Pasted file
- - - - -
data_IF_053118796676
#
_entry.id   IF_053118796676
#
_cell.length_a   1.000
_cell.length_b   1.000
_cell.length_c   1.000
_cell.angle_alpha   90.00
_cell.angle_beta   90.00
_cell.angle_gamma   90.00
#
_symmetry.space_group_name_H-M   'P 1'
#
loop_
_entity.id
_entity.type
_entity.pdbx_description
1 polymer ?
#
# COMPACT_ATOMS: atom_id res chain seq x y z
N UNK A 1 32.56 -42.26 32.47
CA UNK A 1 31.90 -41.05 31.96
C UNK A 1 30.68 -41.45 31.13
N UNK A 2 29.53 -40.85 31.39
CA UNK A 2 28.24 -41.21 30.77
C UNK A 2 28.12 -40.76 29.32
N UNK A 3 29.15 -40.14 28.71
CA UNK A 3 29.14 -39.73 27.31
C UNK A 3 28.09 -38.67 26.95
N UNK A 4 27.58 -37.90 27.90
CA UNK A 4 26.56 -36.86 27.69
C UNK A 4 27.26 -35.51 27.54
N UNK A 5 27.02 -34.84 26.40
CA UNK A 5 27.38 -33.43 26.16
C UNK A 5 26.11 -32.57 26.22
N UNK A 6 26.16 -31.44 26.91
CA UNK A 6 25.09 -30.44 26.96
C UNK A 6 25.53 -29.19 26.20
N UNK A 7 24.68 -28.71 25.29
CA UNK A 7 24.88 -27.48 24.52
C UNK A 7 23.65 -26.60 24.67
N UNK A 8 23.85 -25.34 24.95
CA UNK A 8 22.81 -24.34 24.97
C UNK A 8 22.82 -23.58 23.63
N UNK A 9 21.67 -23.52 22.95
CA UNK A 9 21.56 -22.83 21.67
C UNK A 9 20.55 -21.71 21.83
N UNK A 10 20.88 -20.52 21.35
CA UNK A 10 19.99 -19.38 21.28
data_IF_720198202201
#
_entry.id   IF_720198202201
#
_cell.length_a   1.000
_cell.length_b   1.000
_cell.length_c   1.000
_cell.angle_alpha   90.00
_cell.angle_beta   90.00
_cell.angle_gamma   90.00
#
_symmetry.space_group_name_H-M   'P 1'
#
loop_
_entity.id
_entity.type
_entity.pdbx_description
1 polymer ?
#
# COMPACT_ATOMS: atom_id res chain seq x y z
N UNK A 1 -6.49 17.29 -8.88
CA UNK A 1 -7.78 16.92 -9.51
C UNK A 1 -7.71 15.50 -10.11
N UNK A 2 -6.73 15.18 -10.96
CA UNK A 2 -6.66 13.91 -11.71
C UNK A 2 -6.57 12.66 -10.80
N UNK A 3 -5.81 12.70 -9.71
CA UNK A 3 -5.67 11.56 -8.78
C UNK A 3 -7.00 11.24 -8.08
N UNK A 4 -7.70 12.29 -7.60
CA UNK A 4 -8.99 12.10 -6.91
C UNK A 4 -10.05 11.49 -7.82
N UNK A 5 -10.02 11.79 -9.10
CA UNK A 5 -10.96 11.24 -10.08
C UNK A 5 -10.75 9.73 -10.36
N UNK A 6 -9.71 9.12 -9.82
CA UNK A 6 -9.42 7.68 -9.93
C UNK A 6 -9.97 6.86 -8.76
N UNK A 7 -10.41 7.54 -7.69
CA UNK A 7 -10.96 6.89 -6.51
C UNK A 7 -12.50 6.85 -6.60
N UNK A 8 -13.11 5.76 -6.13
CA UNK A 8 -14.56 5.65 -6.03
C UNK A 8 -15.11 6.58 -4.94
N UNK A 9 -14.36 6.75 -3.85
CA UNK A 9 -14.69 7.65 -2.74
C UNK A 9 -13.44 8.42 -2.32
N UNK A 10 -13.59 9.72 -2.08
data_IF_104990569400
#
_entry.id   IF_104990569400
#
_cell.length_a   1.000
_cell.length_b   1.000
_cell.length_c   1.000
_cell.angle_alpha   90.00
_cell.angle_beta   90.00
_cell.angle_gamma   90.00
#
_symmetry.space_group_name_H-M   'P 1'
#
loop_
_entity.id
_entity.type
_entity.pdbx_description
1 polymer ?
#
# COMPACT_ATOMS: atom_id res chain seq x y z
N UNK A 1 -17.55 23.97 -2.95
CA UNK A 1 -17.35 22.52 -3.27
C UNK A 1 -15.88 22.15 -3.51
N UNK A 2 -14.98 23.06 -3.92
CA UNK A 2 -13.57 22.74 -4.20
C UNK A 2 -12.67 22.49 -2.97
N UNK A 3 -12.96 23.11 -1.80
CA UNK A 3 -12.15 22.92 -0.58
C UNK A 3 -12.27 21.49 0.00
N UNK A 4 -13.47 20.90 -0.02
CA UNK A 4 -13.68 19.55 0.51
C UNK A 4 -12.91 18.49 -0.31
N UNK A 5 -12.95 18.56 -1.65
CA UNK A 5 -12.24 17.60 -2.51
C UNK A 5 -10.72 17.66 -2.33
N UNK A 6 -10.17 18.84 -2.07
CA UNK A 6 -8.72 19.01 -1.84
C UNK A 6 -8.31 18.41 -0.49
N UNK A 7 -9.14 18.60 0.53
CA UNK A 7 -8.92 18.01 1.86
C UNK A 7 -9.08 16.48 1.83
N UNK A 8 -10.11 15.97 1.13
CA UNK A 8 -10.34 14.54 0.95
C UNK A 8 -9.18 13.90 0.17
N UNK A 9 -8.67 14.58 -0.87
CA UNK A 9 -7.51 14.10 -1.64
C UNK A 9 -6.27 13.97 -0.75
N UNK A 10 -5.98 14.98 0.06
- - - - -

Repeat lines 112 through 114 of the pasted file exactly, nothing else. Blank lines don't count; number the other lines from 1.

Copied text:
_entity.id
_entity.type
_entity.pdbx_description